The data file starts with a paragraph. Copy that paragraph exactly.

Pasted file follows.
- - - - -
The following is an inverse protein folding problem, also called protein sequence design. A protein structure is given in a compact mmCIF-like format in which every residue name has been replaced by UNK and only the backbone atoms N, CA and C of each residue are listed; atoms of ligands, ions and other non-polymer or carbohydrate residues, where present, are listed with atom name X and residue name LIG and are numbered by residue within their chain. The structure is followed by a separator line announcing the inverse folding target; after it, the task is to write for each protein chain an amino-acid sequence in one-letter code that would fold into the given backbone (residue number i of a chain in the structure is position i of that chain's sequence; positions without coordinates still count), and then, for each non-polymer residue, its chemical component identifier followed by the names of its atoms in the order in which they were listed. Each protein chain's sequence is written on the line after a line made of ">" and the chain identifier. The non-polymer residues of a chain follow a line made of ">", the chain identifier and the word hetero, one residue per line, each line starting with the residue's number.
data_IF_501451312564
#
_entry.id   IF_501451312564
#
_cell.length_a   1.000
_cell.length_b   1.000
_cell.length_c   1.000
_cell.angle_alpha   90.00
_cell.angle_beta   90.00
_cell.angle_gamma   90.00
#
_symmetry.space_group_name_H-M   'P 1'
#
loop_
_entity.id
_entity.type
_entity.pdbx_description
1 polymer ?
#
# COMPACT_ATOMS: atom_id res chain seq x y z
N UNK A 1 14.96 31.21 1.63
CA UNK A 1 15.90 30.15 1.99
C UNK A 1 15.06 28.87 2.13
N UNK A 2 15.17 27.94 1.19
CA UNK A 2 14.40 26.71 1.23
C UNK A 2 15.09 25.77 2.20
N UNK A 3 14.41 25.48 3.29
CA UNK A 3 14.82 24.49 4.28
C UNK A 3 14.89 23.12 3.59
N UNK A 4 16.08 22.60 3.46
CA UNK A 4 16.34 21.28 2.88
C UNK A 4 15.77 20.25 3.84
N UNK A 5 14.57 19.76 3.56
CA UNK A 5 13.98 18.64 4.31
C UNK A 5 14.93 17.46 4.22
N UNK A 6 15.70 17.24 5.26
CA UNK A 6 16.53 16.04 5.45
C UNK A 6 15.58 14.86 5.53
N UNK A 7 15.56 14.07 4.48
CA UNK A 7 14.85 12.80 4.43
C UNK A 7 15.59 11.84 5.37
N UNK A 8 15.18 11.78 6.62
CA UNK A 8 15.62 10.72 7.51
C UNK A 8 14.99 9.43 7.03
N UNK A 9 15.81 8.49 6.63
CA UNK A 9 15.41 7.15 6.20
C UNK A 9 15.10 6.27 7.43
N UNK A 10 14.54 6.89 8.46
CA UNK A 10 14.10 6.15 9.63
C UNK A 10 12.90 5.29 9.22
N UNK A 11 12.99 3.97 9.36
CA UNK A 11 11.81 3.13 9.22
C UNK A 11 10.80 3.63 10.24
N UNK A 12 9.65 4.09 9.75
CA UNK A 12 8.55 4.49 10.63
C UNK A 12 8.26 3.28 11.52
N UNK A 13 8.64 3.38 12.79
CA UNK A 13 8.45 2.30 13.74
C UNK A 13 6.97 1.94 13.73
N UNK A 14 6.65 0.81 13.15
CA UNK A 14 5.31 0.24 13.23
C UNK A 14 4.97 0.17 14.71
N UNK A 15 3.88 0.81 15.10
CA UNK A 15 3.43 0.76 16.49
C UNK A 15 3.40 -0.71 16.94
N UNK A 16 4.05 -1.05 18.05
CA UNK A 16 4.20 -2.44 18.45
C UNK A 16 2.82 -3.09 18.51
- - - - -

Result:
The following is an inverse protein folding problem, also called protein sequence design. A protein structure is given in a compact mmCIF-like format in which every residue name has been replaced by UNK and only the backbone atoms N, CA and C of each residue are listed; atoms of ligands, ions and other non-polymer or carbohydrate residues, where present, are listed with atom name X and residue name LIG and are numbered by residue within their chain. The structure is followed by a separator line announcing the inverse folding target; after it, the task is to write for each protein chain an amino-acid sequence in one-letter code that would fold into the given backbone (residue number i of a chain in the structure is position i of that chain's sequence; positions without coordinates still count), and then, for each non-polymer residue, its chemical component identifier followed by the names of its atoms in the order in which they were listed. Each protein chain's sequence is written on the line after a line made of ">" and the chain identifier. The non-polymer residues of a chain follow a line made of ">", the chain identifier and the word hetero, one residue per line, each line starting with the residue's number.